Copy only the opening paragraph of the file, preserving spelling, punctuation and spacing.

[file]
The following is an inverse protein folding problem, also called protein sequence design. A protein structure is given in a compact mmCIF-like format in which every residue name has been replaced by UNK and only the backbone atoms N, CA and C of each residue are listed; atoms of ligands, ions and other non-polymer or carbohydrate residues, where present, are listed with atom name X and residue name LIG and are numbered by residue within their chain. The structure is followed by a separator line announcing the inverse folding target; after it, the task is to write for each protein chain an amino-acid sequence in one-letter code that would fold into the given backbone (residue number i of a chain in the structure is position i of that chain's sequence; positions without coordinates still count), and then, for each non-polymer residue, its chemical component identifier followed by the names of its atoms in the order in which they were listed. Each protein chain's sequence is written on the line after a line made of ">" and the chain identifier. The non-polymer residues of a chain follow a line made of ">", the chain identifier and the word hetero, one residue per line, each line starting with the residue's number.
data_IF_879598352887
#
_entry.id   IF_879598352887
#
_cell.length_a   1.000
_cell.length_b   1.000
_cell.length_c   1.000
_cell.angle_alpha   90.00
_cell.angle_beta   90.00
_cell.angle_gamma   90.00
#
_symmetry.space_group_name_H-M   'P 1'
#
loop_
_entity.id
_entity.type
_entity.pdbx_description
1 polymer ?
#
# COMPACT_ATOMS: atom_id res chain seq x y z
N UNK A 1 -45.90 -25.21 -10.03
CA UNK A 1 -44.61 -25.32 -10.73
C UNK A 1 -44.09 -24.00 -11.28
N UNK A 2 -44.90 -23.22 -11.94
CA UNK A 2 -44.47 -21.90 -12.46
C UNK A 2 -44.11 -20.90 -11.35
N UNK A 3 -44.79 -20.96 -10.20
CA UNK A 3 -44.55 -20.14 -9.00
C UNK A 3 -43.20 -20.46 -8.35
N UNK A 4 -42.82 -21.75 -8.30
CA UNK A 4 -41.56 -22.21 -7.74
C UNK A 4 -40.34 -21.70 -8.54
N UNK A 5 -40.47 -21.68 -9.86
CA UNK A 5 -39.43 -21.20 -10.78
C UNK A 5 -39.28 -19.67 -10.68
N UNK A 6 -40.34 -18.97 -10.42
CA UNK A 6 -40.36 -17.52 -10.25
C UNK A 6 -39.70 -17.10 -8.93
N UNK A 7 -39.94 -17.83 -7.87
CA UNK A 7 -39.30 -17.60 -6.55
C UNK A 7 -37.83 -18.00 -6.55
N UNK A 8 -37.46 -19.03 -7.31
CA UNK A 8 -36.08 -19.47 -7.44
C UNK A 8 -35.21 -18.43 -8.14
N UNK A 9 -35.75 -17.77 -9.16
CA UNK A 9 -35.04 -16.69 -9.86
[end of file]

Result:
The following is an inverse protein folding problem, also called protein sequence design. A protein structure is given in a compact mmCIF-like format in which every residue name has been replaced by UNK and only the backbone atoms N, CA and C of each residue are listed; atoms of ligands, ions and other non-polymer or carbohydrate residues, where present, are listed with atom name X and residue name LIG and are numbered by residue within their chain. The structure is followed by a separator line announcing the inverse folding target; after it, the task is to write for each protein chain an amino-acid sequence in one-letter code that would fold into the given backbone (residue number i of a chain in the structure is position i of that chain's sequence; positions without coordinates still count), and then, for each non-polymer residue, its chemical component identifier followed by the names of its atoms in the order in which they were listed. Each protein chain's sequence is written on the line after a line made of ">" and the chain identifier. The non-polymer residues of a chain follow a line made of ">", the chain identifier and the word hetero, one residue per line, each line starting with the residue's number.